Our world 2021
A pilot program is underway at Fiona Stanley Hospital (FSH) to reduce workplace injuries through wearable technology.
Serco’s Safety, Environment and Wellbeing (SEW) team are trialing the use of body sensors with employees in Waste Management, Supplies, Linen, Catering and Cleaning who perform heavy manual handling duties as part of their role, to identify how movement, load and time of day influence the risk of injury.
SEW Lead, Chris Gifford, said wearable technology has the potential to offer significant insight into the impact of certain tasks on employees which can then be applied to prevent manual handling injuries.
“Wearable technology has been used by athletes for years to provide scientific data on how their bodies move. Recently this approach has been adapted by companies seeking to better understand how employees use their bodies when undertaking manual handling duties, so that appropriate measures can be put in place to reduce the risk of injury,” Chris said.
Employees who have volunteered to participate in the trial wear sensors on their backs and arms for the duration of their shift. The sensors send data to a cloud-based dashboard which can be viewed by the SEW team to see which tasks have a higher physical load and how people move differently throughout their shift. The data can also be used by employees to measure their own movements and receive alerts when they move in an unsafe or inefficient way.
Through the trial, the SEW team have identified injury risks for specific tasks as well as fatigue-related injury risks for 28 employees.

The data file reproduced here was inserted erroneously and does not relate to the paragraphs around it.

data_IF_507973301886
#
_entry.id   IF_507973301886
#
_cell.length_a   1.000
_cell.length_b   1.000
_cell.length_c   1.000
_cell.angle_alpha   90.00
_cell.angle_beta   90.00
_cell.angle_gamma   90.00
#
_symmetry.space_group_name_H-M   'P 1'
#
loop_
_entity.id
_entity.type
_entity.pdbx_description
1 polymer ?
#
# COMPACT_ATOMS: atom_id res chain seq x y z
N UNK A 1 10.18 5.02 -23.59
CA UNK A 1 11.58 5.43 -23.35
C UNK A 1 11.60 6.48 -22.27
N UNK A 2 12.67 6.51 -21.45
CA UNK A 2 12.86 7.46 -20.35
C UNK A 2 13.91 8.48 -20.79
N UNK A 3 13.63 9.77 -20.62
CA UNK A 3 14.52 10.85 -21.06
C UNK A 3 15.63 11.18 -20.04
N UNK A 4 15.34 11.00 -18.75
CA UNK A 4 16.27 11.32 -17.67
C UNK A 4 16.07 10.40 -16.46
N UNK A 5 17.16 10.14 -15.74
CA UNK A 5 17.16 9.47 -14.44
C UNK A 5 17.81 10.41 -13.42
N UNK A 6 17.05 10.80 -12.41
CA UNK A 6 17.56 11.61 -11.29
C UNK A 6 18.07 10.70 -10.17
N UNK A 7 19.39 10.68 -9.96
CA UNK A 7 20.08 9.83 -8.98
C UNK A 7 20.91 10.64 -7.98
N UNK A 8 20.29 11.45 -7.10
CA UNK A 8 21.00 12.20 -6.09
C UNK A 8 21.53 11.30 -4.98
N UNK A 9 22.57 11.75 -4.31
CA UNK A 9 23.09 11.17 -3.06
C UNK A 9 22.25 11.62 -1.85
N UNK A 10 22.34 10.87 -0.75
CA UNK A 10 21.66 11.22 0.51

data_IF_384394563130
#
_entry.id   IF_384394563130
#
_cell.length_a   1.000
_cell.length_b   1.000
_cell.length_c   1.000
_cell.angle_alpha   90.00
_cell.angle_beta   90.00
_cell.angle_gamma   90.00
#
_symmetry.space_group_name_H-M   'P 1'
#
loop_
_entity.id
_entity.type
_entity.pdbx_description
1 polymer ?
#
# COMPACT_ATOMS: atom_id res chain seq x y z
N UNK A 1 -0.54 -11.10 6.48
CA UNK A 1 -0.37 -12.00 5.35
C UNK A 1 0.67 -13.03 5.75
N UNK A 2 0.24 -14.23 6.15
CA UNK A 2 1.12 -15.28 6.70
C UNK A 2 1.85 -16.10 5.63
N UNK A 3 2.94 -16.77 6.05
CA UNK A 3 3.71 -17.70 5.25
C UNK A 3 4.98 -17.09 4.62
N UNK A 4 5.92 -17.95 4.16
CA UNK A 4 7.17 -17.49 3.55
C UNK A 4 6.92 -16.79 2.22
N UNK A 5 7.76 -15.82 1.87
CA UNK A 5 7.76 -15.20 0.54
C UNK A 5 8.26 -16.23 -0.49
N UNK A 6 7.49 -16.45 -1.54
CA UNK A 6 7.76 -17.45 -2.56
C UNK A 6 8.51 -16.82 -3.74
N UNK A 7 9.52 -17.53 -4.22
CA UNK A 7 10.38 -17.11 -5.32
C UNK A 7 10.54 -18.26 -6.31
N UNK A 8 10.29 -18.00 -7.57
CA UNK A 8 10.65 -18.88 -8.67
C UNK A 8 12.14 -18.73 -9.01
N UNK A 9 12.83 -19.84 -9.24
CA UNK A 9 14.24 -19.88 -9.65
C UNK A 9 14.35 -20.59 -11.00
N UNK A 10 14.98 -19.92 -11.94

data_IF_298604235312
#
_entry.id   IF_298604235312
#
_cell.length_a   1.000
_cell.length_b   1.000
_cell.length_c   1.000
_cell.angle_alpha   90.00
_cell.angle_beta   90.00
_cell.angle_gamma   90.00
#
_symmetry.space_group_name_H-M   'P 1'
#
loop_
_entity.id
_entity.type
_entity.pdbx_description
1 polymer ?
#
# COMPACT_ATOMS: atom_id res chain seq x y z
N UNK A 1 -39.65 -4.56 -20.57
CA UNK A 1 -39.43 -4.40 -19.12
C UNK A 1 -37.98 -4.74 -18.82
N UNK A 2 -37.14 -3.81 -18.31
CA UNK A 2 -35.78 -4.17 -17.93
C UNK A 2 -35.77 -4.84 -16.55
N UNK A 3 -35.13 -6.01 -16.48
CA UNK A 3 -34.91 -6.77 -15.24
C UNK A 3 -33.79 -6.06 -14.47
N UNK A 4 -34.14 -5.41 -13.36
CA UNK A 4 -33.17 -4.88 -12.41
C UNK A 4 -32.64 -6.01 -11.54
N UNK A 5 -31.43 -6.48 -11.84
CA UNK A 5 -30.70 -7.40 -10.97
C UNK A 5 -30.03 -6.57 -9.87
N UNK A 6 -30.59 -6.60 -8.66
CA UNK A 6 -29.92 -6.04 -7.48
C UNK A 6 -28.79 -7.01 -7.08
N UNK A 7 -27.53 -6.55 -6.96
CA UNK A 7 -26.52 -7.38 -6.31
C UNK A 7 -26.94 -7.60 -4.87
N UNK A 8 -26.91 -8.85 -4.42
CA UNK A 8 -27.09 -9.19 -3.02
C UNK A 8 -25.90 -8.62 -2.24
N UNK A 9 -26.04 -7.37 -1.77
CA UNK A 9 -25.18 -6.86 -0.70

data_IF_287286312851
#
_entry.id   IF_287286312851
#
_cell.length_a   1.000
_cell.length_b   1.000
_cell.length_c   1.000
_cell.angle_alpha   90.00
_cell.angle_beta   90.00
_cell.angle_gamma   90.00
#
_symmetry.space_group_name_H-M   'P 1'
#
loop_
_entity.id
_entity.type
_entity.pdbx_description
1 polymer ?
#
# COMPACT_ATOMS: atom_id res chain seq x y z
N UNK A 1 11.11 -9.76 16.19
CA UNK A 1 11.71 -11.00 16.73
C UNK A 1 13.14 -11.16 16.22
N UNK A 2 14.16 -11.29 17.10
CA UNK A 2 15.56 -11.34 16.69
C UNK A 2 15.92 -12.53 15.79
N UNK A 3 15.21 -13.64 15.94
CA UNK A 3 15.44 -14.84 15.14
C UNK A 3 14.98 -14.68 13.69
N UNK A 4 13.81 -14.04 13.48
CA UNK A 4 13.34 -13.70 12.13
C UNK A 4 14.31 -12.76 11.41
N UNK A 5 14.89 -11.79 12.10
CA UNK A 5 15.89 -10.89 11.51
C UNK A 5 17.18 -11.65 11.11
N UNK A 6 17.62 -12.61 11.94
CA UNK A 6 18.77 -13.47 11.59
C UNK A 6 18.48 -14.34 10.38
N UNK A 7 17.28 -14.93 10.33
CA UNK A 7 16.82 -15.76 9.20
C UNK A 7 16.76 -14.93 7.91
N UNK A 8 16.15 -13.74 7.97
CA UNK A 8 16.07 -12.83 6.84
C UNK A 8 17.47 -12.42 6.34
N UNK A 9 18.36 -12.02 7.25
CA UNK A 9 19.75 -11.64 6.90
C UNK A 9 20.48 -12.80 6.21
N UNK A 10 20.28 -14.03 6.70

“Many of the injuries that our employees have relate to manual handling. By knowing which tasks have higher risk, we can work with managers to ensure higher risk tasks are distributed amongst the team and across the day,” Chris said.
“We can also identify how the load or impact of a specific task differs from one person to the next, based on the technique they use or fatigue that may be caused by the other tasks they are performing. This valuable insight means we can work with employees to identify the best technique for them to perform a specific task, by reducing load through movement control.”
“In one example, we identified that the majority of an employee’s back load occurs during the third hour of their shift. We then identified which tasks were performed during the third hour and now try to distribute these tasks throughout the shift. We have also worked with the employee to use different techniques for performing the task which reduce the load on their back.”
Serco FSH Contract Director, Helen Robinson said the trial is a significant step towards achieving a zero harm workplace.
“The safety of our employees is extremely important to Serco and being part of this trial offers an innovative way to revitalise our safety focus,” Helen said.
“In addition to giving our Safety and Wellbeing team real time data about how our people are moving, this approach empowers employees to be able to identify their own risk profile and physical fatigue, and take the necessary steps to prevent an injury from occurring.”